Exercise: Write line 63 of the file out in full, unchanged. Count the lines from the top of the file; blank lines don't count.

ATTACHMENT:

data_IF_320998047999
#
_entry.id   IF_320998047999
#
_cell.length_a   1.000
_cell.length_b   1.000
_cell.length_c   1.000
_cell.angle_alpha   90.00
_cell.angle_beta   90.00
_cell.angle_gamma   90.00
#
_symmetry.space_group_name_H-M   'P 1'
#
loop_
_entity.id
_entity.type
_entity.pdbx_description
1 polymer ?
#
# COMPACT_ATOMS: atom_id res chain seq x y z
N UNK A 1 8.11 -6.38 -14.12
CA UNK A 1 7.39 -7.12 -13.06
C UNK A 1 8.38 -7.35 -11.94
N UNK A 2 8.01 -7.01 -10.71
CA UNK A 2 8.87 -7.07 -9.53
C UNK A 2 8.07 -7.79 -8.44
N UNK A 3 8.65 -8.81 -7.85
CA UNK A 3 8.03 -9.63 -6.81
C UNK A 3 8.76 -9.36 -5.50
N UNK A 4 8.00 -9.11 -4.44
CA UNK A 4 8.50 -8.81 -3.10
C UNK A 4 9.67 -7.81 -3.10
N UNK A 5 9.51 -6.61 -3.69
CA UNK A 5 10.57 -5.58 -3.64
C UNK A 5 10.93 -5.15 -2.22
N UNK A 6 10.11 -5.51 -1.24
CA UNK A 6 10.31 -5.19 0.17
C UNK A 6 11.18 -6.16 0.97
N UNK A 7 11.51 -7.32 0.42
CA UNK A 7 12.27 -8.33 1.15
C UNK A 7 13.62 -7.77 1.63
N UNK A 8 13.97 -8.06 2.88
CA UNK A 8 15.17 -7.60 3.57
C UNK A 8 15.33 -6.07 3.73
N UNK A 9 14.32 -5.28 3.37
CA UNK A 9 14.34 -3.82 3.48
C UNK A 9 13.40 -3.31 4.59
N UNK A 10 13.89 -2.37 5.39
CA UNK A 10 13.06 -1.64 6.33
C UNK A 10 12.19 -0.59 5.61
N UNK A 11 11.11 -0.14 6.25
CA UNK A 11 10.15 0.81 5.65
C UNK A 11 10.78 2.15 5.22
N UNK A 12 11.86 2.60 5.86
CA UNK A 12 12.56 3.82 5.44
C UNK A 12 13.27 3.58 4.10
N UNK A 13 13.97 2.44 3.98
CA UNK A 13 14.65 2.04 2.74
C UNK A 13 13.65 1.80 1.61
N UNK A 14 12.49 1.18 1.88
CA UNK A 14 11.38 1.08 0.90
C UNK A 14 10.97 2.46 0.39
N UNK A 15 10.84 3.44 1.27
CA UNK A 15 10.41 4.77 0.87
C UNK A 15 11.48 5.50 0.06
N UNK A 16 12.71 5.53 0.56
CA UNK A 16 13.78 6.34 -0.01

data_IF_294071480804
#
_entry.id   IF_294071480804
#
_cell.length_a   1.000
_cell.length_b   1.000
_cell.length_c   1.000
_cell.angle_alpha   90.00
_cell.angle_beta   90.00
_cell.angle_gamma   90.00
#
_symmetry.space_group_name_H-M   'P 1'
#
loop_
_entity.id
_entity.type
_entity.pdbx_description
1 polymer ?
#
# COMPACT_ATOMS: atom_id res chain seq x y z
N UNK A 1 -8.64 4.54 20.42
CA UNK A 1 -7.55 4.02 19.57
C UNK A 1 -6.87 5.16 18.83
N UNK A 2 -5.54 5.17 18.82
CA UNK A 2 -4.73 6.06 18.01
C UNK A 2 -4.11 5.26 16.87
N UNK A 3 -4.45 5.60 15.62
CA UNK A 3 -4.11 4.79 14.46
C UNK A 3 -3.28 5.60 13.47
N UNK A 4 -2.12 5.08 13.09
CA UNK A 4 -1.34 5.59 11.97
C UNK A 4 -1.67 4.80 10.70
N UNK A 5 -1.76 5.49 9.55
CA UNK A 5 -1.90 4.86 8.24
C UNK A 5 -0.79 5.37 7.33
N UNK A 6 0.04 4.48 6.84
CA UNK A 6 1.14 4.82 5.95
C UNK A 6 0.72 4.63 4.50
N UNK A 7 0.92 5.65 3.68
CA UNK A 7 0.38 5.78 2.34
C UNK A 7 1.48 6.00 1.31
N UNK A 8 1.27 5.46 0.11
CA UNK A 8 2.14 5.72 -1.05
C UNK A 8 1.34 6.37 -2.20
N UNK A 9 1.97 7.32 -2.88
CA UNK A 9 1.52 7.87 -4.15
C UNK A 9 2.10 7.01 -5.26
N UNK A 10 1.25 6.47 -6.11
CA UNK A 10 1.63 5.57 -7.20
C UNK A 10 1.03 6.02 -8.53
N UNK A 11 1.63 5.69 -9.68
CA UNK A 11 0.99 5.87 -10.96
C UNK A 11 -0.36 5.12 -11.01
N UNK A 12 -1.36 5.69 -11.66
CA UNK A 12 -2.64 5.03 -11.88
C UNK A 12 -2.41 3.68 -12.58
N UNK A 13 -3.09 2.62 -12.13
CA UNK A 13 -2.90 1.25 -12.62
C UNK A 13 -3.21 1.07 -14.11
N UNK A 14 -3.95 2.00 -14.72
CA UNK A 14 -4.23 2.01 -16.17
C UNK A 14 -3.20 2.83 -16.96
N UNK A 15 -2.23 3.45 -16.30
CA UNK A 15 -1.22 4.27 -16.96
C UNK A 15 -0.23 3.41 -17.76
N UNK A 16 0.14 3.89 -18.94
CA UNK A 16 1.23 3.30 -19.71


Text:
N UNK A 15 10.84 3.44 1.27